The Juneteenth festival held Saturday at the Martin Luther King Jr. Community Center in Dallas was a chance to celebrate and also educate people about the historic day.
“Two years after the Emancipation Proclamation, in Galveston, Texas, the slaves were notified they were free. So it’s a day of celebration. It’s a day of love, sharing, and all of us being free,” said Clinton Baker, a community partner with the center.
More than 600 gallons of milk and appliances were passed out to families impacted by COVID-19, but the event was also about informing people.
Attendees could pick up information on how to become an ally. People interested in learning more can also visit the center, which offers resources and classes for the community, including on the significance of Juneteenth.
“It brings awareness to the holiday, for those who don’t understand what Juneteenth means,” Baker said.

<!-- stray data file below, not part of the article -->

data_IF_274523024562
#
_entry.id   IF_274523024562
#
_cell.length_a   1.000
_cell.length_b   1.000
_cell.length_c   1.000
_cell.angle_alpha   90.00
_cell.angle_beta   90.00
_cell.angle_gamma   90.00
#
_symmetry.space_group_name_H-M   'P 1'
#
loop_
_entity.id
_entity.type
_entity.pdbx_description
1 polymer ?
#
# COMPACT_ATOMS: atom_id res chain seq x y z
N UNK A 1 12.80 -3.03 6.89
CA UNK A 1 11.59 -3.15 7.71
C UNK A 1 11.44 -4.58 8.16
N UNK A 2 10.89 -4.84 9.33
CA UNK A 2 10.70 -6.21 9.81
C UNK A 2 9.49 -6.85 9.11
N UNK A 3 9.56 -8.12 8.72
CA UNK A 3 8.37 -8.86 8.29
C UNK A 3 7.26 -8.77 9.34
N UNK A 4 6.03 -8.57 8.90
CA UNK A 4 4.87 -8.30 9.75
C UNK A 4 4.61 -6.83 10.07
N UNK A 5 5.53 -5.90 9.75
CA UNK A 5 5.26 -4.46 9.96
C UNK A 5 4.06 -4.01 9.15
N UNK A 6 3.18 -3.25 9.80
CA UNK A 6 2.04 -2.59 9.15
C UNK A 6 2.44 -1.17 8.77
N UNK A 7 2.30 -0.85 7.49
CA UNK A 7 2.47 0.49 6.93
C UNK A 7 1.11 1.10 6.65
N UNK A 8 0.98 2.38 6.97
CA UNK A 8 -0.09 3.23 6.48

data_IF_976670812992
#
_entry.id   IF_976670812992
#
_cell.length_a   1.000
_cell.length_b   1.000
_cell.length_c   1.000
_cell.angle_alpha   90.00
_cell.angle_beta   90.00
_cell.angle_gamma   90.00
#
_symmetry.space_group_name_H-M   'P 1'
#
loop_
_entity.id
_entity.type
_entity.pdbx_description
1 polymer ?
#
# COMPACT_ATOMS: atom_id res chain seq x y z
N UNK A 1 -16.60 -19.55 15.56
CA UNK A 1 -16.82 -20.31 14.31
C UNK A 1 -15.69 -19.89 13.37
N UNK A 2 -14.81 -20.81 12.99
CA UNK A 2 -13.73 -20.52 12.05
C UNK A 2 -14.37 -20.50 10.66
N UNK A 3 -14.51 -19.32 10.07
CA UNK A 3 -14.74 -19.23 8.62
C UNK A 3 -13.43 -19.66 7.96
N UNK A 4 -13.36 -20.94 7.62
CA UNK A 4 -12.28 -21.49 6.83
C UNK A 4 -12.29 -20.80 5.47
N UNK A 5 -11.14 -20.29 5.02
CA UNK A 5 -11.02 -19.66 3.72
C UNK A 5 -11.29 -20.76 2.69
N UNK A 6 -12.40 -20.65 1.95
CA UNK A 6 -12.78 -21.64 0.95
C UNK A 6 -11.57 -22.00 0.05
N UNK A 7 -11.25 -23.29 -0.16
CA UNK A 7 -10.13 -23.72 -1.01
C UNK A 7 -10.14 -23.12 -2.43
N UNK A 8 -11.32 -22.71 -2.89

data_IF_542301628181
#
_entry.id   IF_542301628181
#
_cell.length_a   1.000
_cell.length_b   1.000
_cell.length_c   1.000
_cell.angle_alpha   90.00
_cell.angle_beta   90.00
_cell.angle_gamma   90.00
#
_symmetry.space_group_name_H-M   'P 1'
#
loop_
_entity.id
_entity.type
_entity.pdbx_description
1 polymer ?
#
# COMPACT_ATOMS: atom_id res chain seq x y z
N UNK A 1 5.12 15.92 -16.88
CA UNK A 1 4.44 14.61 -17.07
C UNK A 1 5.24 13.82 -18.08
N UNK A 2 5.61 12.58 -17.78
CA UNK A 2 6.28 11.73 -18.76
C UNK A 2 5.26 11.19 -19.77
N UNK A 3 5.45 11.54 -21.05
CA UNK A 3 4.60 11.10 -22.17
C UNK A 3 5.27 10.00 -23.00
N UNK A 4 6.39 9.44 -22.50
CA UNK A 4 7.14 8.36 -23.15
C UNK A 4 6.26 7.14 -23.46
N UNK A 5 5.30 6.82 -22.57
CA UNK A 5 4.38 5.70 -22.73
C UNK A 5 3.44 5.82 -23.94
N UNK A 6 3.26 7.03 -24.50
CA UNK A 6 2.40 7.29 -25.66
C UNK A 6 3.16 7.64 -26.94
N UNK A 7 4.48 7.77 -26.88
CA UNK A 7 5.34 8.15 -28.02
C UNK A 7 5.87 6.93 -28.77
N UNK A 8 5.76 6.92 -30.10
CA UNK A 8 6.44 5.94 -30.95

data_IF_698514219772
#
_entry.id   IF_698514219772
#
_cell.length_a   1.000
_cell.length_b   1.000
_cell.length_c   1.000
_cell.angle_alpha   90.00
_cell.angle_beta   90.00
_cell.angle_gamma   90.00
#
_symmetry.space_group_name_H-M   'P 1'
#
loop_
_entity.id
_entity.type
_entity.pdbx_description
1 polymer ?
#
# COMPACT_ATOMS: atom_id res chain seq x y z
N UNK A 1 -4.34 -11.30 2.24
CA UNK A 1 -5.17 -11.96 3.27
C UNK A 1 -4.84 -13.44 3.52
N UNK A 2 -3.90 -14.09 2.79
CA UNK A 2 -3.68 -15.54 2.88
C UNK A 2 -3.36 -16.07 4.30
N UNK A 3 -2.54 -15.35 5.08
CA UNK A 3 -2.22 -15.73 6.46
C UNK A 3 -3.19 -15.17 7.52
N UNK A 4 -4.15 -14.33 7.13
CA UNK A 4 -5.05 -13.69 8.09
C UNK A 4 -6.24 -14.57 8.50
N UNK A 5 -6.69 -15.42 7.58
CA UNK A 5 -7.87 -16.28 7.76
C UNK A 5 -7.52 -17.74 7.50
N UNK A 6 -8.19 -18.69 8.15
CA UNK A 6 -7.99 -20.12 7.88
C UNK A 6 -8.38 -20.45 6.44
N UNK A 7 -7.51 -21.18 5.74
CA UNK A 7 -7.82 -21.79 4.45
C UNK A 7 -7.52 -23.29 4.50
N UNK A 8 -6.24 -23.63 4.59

Jeff Allison, who is white, said Juneteenth makes him want to get involved and learn more.
“I am a native Texan, so I would say I’ve been familiar with it since roughly my teenage years,” said Allison, a vendor with Oak Farms Dairy.
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Volunteer Sandee Treptow with Reliant hopes Juneteenth sparks conversations that continue long after Saturday with Black coworkers, neighbors and friends.
“Just ask them. Talk to them, and understand,” she said.